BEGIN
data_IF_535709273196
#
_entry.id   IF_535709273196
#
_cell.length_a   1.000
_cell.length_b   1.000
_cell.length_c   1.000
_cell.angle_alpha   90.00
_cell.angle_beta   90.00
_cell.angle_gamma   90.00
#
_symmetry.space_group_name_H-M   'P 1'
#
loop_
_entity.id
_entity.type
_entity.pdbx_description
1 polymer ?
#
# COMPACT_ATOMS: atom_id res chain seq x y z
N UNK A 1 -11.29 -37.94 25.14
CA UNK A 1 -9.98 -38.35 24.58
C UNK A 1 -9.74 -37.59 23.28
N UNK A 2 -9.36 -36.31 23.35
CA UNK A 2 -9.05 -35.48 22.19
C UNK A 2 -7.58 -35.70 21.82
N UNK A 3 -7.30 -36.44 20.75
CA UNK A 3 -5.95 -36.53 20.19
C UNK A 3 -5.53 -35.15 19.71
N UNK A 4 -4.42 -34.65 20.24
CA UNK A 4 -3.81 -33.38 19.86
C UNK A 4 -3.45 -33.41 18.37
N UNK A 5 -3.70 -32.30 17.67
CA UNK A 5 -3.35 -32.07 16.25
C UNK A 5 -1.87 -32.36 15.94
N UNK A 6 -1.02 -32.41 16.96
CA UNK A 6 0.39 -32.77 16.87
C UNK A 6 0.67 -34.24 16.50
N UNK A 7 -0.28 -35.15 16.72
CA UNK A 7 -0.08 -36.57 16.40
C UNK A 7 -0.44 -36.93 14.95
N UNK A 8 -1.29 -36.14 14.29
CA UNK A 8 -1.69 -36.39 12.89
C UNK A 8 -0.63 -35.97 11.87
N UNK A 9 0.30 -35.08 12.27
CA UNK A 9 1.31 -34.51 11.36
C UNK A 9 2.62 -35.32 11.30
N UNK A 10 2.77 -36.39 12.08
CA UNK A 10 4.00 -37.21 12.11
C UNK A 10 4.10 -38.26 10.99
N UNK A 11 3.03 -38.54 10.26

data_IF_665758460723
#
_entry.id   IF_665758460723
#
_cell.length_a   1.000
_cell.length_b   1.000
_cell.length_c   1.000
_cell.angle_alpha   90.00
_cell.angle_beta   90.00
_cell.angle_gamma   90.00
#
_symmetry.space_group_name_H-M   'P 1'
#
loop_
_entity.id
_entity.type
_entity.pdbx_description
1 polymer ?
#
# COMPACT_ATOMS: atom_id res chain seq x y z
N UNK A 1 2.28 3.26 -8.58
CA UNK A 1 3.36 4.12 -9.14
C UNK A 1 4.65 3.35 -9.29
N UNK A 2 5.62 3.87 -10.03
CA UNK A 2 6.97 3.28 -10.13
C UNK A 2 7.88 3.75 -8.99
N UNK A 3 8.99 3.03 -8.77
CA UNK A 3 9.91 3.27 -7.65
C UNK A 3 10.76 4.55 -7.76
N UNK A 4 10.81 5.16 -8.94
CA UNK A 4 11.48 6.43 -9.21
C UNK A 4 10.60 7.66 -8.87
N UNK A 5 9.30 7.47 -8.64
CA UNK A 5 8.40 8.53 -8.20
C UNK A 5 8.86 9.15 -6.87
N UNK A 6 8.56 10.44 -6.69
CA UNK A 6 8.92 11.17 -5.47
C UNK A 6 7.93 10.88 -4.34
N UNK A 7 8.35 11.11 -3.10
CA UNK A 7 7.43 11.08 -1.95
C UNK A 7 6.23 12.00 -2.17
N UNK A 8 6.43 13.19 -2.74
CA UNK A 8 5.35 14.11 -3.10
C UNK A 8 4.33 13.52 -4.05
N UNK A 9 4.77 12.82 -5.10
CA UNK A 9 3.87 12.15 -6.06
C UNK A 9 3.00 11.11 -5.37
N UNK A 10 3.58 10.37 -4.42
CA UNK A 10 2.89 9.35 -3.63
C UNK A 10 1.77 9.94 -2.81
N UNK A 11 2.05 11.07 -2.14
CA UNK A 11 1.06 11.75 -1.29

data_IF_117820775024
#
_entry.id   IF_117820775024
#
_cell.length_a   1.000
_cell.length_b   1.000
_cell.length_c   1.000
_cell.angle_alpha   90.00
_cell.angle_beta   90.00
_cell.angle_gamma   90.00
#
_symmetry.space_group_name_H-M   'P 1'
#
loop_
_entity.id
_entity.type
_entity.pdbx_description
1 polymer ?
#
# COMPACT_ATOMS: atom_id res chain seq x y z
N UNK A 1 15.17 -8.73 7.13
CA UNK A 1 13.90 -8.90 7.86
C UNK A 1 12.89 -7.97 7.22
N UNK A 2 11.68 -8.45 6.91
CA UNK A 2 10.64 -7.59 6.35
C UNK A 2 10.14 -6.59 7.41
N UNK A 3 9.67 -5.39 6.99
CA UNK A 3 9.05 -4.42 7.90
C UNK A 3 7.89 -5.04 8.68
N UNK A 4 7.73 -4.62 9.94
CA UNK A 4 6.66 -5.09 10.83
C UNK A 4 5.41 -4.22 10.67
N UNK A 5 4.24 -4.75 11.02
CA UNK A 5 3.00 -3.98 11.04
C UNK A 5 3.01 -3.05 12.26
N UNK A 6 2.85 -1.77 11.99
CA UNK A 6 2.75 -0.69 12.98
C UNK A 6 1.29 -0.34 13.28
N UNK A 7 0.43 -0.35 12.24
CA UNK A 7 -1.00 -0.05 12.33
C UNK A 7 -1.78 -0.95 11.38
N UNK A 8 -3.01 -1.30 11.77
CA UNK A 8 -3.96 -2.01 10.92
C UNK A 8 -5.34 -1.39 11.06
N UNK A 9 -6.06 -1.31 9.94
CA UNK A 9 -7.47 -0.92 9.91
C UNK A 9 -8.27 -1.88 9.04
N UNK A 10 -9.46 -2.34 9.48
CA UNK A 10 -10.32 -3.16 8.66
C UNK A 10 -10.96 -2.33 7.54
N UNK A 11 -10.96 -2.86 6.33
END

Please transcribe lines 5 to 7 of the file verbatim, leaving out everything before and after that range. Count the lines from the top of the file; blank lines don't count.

_cell.length_a   1.000
_cell.length_b   1.000
_cell.length_c   1.000